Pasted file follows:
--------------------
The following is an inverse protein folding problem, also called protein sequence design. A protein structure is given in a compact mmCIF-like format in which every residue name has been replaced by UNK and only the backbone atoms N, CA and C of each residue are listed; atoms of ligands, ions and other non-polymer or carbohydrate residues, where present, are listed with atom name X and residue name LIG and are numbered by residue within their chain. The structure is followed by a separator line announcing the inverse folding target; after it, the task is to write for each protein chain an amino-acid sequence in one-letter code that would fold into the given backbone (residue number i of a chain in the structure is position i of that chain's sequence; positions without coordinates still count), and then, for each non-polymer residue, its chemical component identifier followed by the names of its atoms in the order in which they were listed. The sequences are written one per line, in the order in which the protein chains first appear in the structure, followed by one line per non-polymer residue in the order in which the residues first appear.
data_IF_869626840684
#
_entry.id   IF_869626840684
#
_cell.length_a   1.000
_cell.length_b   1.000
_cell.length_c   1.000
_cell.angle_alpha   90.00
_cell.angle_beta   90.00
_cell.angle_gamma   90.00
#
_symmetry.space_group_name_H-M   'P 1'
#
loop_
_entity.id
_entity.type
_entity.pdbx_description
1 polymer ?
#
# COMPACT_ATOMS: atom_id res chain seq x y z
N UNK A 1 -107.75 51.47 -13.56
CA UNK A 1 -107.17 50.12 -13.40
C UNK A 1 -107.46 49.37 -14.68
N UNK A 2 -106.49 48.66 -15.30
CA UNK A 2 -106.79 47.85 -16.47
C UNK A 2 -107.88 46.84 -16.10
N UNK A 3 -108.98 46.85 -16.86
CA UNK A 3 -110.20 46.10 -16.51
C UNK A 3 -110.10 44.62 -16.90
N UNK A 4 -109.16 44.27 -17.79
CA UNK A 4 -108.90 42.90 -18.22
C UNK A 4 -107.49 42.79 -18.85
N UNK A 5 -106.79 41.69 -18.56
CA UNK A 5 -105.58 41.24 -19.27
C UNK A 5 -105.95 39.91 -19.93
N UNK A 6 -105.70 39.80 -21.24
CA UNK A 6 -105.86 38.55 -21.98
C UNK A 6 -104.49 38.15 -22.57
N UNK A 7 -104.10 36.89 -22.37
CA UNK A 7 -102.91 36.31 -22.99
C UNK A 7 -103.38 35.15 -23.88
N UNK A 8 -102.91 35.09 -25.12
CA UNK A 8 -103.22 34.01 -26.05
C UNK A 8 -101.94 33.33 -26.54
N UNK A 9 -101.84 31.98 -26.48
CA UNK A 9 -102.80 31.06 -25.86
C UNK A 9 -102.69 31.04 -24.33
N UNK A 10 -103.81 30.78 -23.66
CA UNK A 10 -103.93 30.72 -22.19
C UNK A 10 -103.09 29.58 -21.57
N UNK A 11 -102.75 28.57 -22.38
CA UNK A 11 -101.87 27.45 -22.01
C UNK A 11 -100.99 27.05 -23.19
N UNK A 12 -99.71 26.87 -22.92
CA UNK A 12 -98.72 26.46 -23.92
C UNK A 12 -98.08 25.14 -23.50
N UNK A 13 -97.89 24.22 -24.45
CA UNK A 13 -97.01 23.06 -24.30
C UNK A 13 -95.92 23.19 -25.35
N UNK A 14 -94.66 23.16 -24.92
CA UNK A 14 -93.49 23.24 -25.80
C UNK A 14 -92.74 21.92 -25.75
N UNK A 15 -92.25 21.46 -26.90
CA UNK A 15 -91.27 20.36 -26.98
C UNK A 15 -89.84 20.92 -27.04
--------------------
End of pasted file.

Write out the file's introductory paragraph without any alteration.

The following is an inverse protein folding problem, also called protein sequence design. A protein structure is given in a compact mmCIF-like format in which every residue name has been replaced by UNK and only the backbone atoms N, CA and C of each residue are listed; atoms of ligands, ions and other non-polymer or carbohydrate residues, where present, are listed with atom name X and residue name LIG and are numbered by residue within their chain. The structure is followed by a separator line announcing the inverse folding target; after it, the task is to write for each protein chain an amino-acid sequence in one-letter code that would fold into the given backbone (residue number i of a chain in the structure is position i of that chain's sequence; positions without coordinates still count), and then, for each non-polymer residue, its chemical component identifier followed by the names of its atoms in the order in which they were listed. The sequences are written one per line, in the order in which the protein chains first appear in the structure, followed by one line per non-polymer residue in the order in which the residues first appear.